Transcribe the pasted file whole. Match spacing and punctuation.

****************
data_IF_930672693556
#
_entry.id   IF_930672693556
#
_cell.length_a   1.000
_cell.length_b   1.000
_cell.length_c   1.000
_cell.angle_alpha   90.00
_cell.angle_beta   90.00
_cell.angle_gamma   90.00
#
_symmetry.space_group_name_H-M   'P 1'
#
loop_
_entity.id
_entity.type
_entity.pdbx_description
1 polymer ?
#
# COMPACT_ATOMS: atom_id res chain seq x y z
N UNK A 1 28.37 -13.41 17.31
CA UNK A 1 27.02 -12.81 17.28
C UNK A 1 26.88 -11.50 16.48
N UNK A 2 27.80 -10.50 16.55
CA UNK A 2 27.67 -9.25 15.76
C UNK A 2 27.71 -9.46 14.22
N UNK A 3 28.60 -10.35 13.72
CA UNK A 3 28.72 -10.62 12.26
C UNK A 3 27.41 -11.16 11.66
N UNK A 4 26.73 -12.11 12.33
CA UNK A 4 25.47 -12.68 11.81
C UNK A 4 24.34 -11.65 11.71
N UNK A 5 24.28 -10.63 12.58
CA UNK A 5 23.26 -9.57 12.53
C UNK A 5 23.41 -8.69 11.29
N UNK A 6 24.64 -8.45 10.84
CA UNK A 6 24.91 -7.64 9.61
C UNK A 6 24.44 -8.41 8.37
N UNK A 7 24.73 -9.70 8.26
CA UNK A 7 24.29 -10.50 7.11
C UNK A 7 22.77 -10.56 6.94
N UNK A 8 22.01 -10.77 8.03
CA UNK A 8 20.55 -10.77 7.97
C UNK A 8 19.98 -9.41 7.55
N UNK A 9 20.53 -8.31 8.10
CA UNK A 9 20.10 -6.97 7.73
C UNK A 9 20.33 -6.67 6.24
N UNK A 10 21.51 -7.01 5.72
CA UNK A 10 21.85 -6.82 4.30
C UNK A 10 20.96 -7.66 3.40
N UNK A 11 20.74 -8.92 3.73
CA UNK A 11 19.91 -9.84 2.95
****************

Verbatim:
data_IF_930672693556
#
_entry.id   IF_930672693556
#
_cell.length_a   1.000
_cell.length_b   1.000
_cell.length_c   1.000
_cell.angle_alpha   90.00
_cell.angle_beta   90.00
_cell.angle_gamma   90.00
#
_symmetry.space_group_name_H-M   'P 1'
#
loop_
_entity.id
_entity.type
_entity.pdbx_description
1 polymer ?
#
# COMPACT_ATOMS: atom_id res chain seq x y z
N UNK A 1 28.37 -13.41 17.31
CA UNK A 1 27.02 -12.81 17.28
C UNK A 1 26.88 -11.50 16.48
N UNK A 2 27.80 -10.50 16.55
CA UNK A 2 27.67 -9.25 15.76
C UNK A 2 27.71 -9.46 14.22
N UNK A 3 28.60 -10.35 13.72
CA UNK A 3 28.72 -10.62 12.26
C UNK A 3 27.41 -11.16 11.66
N UNK A 4 26.73 -12.11 12.33
CA UNK A 4 25.47 -12.68 11.81
C UNK A 4 24.34 -11.65 11.71
N UNK A 5 24.28 -10.63 12.58
CA UNK A 5 23.26 -9.57 12.53
C UNK A 5 23.41 -8.69 11.29
N UNK A 6 24.64 -8.45 10.84
CA UNK A 6 24.91 -7.64 9.61
C UNK A 6 24.44 -8.41 8.37
N UNK A 7 24.73 -9.70 8.26
CA UNK A 7 24.29 -10.50 7.11
C UNK A 7 22.77 -10.56 6.94
N UNK A 8 22.01 -10.77 8.03
CA UNK A 8 20.55 -10.77 7.97
C UNK A 8 19.98 -9.41 7.55
N UNK A 9 20.53 -8.31 8.10
CA UNK A 9 20.10 -6.97 7.73
C UNK A 9 20.33 -6.67 6.24
N UNK A 10 21.51 -7.01 5.72
CA UNK A 10 21.85 -6.82 4.30
C UNK A 10 20.96 -7.66 3.40
N UNK A 11 20.74 -8.92 3.73
CA UNK A 11 19.91 -9.84 2.95